By Karen Isaacs
Are facts the same as the truth?
For anyone interested in journalism and writing, The Lifespan of a Fact is a fascinating play that raises issues current in our society.
We’ve seen it all in the last decade. Increasing conspiracy theorists on the internet who may use any discrepancy as evidence of conspiracy involving the news. Here in Connecticut with the Sandy Hook shooting five years ago, we are aware of those who deny it happened claiming that it was “all staged” and using as part of their evidence, the details that kept changing as the news story emerged.
Journalists have been fired for not being 100 percent accurate. In fact the standards seem to be getting higher and higher.
But what about an essayist? Or a columnist? Do they have more leeway to change details for the storytelling arc?
In the latter half of the last century that debate raged with what Tom Wolfe called “new journalism,” scholars called “literary journalism,” and Truman Capote referred to his book In Cold Blood, as a “nonfiction novel.”
At the core of The Lifespan of a Fact is all of these issues. John, played wonderfully by Bobby Cannavale, is an essayist living in Las Vegas. His latest long essay is set to run in a quality publication (think New Yorker or that type) and his editor, Emily is anxious to have it run. She thinks it is dynamite and will help raise the visibility of the publication. But, she has been burned by errors of fact, so she needs a fact-checker. Apparently the publication, in an economy move, had eliminated the fact-checking department and now almost anyone can do it.
This “almost anyone” that she turns to is a Harvard graduate, Jim, interning at the publication and with an expertise in searching the web. She gives him the job and a five day deadline.
Jim takes to the job with a vengeance, trying to prove every statement in this long essay about a 16-year-old Las Vegas teen who jumped from a building. Every time Emily checks with him, he is raising another issue and after several days, he is still on the first page. He takes it upon himself to fly to Las Vegas to do field work and even knocks on the door of the parents of the dead boy!
This might sound less than exciting but Daniel Radcliffe as Jim creates a well-rounded portrait. He’s by turns earnest, dedicated, self-important, and righteous.
It is funny when he explains to Emily the problem with confirming the number of strip clubs in Vegas. It appears that the association which was John’s source has used different numbers in various articles. Then he gets into “what is a strip club?”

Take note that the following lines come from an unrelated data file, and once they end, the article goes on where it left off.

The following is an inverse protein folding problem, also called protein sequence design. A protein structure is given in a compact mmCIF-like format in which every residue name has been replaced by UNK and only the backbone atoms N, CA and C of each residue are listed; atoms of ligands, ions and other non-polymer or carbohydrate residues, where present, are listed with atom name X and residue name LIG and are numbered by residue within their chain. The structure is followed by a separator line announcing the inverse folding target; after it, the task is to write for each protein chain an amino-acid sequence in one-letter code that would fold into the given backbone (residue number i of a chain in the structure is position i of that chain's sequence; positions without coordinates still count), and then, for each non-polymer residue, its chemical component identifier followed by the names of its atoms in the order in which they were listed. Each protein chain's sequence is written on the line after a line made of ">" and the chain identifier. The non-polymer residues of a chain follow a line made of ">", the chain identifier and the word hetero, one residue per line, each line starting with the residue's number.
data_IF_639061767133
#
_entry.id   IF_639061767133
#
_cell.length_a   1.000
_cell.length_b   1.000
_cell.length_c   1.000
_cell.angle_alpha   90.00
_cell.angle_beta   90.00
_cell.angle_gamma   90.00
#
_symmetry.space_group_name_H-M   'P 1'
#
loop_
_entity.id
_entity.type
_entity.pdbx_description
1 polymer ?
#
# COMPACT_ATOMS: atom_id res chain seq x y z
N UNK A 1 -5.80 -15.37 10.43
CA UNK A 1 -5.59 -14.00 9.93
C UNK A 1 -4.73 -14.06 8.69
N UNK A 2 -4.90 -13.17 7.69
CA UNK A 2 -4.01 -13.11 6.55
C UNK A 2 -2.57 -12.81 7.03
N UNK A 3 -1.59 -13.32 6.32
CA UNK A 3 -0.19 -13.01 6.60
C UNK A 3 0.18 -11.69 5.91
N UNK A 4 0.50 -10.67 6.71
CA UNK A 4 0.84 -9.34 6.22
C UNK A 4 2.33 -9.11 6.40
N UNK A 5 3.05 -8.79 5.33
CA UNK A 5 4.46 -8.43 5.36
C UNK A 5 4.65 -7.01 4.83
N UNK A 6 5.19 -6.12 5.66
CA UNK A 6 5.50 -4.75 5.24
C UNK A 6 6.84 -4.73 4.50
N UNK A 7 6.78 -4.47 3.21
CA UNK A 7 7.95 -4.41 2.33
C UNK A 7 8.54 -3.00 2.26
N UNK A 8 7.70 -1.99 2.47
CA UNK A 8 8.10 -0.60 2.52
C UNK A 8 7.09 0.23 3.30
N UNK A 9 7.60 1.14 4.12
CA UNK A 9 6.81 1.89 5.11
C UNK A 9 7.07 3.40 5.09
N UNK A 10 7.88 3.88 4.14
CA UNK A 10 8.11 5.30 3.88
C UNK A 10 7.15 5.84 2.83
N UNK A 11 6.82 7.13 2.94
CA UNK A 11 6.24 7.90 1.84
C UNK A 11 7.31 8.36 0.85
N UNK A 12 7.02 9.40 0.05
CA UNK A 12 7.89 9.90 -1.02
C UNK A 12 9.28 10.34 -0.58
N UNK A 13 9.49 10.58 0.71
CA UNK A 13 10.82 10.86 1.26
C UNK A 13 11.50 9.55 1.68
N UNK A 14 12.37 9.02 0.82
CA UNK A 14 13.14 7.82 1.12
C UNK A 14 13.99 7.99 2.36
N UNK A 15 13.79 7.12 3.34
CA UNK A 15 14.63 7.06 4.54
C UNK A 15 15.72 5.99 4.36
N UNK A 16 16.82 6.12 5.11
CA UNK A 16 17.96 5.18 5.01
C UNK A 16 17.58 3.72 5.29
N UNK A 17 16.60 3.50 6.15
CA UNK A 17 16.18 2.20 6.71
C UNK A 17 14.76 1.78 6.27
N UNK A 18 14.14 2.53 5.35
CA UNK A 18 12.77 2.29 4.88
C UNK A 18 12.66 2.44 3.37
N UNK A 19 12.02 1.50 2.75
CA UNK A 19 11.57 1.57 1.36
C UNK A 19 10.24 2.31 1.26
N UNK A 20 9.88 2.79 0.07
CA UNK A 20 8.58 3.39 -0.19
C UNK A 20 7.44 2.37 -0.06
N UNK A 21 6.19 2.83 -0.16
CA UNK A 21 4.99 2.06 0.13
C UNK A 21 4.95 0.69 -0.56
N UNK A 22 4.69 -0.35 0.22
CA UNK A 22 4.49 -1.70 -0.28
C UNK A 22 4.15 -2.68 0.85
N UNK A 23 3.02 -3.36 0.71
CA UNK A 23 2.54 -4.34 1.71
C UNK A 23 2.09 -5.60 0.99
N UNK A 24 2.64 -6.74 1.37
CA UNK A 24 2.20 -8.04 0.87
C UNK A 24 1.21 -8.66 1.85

Emily sees her dynamite piece going down the drain, so she too heads to Vegas and John’s house. John, of course, is annoyed at Jim’s constant questions and nit-picking.
For John what is important is the central truth of the story, which he feels can help people change the way they live their lives.
Playwrights Jeremy Kareken & David Murrell and Gordon Farrell have balanced the piece carefully. Jim isn’t just a know-it-all youth; as he points out those internet conspiracy theorists grab onto any inconsistencies or mistakes to support their theories. John isn’t blameless. To keep the opening of the story, he mentions the death of another teen that same day, but failed to mention the girl also jumped. And Emily is torn between wanting the success and fearing the consequences.
This is based on the essay and book by John D’Agata and Jim Fingal. They are the John and Jim of the story. But I suspect details have been changed, in fact it is billed as “a new play based on a true-ish story.”
It is a tight 85 minutes that is enhanced by the fine performances. Cherry Jones gives another nuanced performance as the harried editor who may feel both the publication and her career are in jeopardy. Daniel Ratcliffe once again he isn’t just a child actor who won fame as Harry Potter. He is a fine actor and is American accent is spot on. Bobby Cannavale imbues John with a depth; he may be a great writer, but he is living hand-to-mouth.
Leigh Silverman has done a fine job with the directing. She has helped the actors develop the characters fully and illuminate the issues. The scenic design by Mimi Lien gives us the high polished offices of the magazine and John’s less than affluent Las Vegas home as well as other setting.
The Lifespan of a Fact is a limited run through January 13. Make an effort to see this at Studio 54, 252 W. 54th Street. Tickets are available through Telecharge.